Sim­ple thrills

Some prod­ucts get bet­ter with each gen­er­a­tion, and yet, re­tain their tra­di­tional ap­peal.

The Star Malaysia - Star2 - - LIFESTYLE - By SUJESH PAVITHRAN

KEEP­ING it sim­ple is a virtue I rate highly. I’ve had my fair share of AV am­pli­fiers that came crammed with fea­tures I never had use for, put there, I sus­pect, for sales­men to pitch to im­pres­sion­able pun­ters.

The bare ne­ces­si­ties are good enough for me – 5.1 sur­round is about right, 7.1 ex­ces­sive. I can even get by with a cen­tre and two front speak­ers, plus a good sub­woofer. What I don’t want to pay for is stuff that will lurk, for­got­ten, in the dark in­nards of the amp.

The Yamaha RX-V567 AV re­ceiver is the lat­est in a long line of mid-range mod­els of­fered by the home the­atre vet­eran. It cer­tainly doesn’t go over­board ... but is it enough?

Sil­ver or black?

The re­view unit was of­fi­cially sil­ver but this ap­plied only to the bot­tom half – the top half, in­cor­po­rat­ing the dis­play, was mir­ror-black.

This is a 7.1 amp (over­done, yes) with a to­tal out­put of 630 watts, at a sub­stan­tial 90 per chan­nel. It of­fers HDMI 1.4, which sup­ports 3D video, a nod to­wards the cur­rent flavour, al­though I’m not sure if an update is needed for this.

The four HDMI in­puts will be enough for most, along with a sin­gle out­put. Full HD is a given, and the 567 will up­scale ana­logue video to 1080p for im­proved qual­ity. You also get Deep Color technology, x.v. Color and 24Hz re­fresh rates.

The au­dio sur­round for­mats in­clude Dolby TrueHD/Dig­i­tal Plus and DTS-HD Mas­ter Au­dio. The sur­round Cin­ema DSP modes are limited and don’t get in the way – purists will ap­pre­ci­ate the di­rect mode.

There’s a Com­pressed Mu­sic En­hancer fea­ture to re­store dy­nam­ics to mu­sic files ripped from CDs or down­loaded from In­ter­net sources, while an­other called Adap­tive Dy­namic Range in­creases softer di­a­logue au­to­mat­i­cally when over­all sys­tem vol­ume is turned down.

You can’t con­nect your iPod di­rectly, but the 567 has a multi-pin in­put for the com­pat­i­ble and op­tional dock (or a Blue­tooth re­ceiver) from Yamaha. This apart, there are four two coax­ial and two op­ti­cal dig­i­tal in­puts, along with two sets of ana­logue out­puts. You also get three sets of ana­logue out­puts, and a sub­woofer out­put. The on­board de­coders are of the 24-bit/192kHz va­ri­ety from Burr Brown.

As for video, apart from HDMI, two sets of com­po­nent in­puts come along with four com­pos­ite ones – S-Video is out of the pic­ture (pun in­tended)! Ah, and there’s a ra­dio tuner. At the front, you get an­other set of coax­ial ana­logue AV in­puts, plus a mini in­put and an out­put for head­phones. The lay­out is pretty neat, while the graphic in­ter­face, once con­nected to the TV, is pretty straight­for­ward.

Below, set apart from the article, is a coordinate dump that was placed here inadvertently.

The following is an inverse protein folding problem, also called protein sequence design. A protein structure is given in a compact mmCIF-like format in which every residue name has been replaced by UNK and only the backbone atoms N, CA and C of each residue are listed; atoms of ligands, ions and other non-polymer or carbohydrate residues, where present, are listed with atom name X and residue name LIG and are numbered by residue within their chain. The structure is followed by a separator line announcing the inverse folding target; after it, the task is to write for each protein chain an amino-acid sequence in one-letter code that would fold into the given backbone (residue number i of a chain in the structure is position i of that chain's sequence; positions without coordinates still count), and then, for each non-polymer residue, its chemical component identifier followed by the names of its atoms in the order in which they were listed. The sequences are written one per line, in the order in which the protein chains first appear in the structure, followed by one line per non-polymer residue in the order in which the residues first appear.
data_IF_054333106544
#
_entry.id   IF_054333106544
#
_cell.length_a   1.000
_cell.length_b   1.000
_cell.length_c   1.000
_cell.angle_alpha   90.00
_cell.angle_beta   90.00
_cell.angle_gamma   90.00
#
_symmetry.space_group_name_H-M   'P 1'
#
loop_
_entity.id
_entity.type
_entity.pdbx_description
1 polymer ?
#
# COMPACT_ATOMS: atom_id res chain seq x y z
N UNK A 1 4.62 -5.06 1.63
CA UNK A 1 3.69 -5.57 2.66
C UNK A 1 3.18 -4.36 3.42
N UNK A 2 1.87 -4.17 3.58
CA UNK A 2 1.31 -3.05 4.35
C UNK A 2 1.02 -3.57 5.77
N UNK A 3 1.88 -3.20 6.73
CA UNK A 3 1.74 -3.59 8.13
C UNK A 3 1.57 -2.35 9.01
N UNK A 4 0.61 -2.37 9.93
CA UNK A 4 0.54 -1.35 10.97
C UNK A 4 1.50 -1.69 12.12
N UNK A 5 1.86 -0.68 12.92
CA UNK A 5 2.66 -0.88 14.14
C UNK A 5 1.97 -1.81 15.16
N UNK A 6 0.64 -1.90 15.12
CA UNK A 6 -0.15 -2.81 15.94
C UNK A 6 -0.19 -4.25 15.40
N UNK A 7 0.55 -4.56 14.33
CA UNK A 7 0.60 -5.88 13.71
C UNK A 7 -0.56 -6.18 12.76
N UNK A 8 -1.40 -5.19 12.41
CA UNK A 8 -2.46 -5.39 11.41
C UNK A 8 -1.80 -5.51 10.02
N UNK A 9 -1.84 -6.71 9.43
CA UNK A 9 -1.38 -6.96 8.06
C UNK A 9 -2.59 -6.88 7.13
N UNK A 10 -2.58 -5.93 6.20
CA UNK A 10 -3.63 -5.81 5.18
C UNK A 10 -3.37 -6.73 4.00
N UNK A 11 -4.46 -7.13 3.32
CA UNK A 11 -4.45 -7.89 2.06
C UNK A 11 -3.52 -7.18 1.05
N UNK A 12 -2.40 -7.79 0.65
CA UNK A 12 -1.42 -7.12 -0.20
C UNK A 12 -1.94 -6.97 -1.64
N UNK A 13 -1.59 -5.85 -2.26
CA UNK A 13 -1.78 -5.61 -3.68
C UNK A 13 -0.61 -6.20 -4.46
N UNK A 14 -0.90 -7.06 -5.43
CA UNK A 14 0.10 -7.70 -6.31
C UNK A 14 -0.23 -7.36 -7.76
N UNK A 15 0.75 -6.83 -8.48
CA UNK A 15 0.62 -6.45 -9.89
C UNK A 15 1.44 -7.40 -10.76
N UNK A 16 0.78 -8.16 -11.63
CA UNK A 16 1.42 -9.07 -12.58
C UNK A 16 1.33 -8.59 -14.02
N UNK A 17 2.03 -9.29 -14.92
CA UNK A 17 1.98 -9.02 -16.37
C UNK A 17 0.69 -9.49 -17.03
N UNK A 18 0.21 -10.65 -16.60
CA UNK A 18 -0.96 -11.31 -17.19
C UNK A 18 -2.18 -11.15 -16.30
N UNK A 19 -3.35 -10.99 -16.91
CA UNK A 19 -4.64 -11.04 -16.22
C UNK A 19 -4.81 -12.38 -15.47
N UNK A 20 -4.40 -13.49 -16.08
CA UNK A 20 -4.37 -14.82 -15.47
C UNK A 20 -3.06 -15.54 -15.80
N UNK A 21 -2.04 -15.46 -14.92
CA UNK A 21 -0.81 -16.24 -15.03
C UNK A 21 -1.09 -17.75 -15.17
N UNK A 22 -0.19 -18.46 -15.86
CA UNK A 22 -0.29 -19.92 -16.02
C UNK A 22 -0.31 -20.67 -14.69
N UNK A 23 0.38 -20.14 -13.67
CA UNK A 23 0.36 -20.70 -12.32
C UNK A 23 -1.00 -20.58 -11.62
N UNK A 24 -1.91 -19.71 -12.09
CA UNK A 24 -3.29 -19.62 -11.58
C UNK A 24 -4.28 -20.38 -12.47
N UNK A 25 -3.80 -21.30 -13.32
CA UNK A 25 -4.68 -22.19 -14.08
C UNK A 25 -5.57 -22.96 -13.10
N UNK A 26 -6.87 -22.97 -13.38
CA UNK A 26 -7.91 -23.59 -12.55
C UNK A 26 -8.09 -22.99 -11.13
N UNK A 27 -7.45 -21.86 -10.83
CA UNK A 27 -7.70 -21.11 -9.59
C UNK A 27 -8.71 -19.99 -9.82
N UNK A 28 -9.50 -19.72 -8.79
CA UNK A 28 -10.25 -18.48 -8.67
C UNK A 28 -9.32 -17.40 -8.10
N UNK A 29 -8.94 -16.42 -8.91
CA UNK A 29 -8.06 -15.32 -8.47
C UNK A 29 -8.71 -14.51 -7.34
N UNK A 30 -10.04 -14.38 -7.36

A mi­cro­phone and Yamaha’s Acous­tic Op­ti­mizer sys­tem to an­a­lyse room acous­tics make set­ting up this amp a breeze.

Plain al­lure

The 567 was hooked to an Epos AVS speaker sys­tem, with a Par­a­digm Cube sub; a Pana­sonic HD-ready plasma TV, Astro B.yond, TM Unifi’s IPTV and a me­dia player were the an­cil­lar­ies, along with a Pi­o­neer DVD player. Note the de­creas­ing de­pen­dence on disc play­ers!

As in the past with the costlier mod­els, this one ex­celled in the au­dio depart­ment, whether two-chan­nel, sur­round or via head­phones. Hi-fi en­thu­si­asts have a chip on their shoul­der about in­te­grat­ing their two-chan­nel and home the­atre needs us­ing an AV amp or re­ceiver, but the mid-range prod­ucts of to­day are show­ing them­selves to be in­creas­ingly ca­pa­ble of stand­ing their ground against some of the stereo com­pe­ti­tion.

A rock-steady bass, in two-and mul­ti­chan­nel mode, loads of weight and punch with­out get­ting in your face, sheer clar­ity across the fre­quen­cies, the abil­ity to han­dle dy­namic pas­sages with­out trip­ping up and a spa­tially airy pre­sen­ta­tion were qual­i­ties about this amp that I found al­lur­ing. Im­por­tantly, def­i­ni­tion was re­tained at lower vol­ume lev­els.

The video was no less com­pe­tent than what the com­pe­ti­tion is putting out – even stan­dard def­i­ni­tion pro­grammes fed via the HDMI links dis­played bet­ter clar­ity than of yore, while high-def­i­ni­tion sig­nal reproduction was im­pres­sive on my 42-inch plasma dis­play. Also, I found no degra­da­tion be­tween video sig­nals fed di­rectly to the TV and those pass­ing through the 567.

If per­for­mance alone were the yard­stick, the 567 passed with dis­tinc­tion, es­pe­cially for its au­dio ca­pa­bil­i­ties – the depth in de­tail, weight in pre­sen­ta­tion and the abil­ity to tackle all sorts of ma­te­ri­als made it al­most an over-achiever!

A sure thing

The Yamaha RX-V567 is a tempt­ing pack­age, punch­ing above its weight and – in a smallto-medium size room – all you would need to en­joy ster­ling sur­round and two-chan­nel per­for­mance.

I be­lieve there is much com­pe­ti­tion in this price range that is get­ting bet­ter with each gen­er­a­tion. Still, I would highly rec­om­mend the 567; it’s a cer­tain thing, for me at least.

The right stuff: The Ya­hama RXV567 isn’t over­done ... and sports tra­di­tional and mod­ern val­ues.

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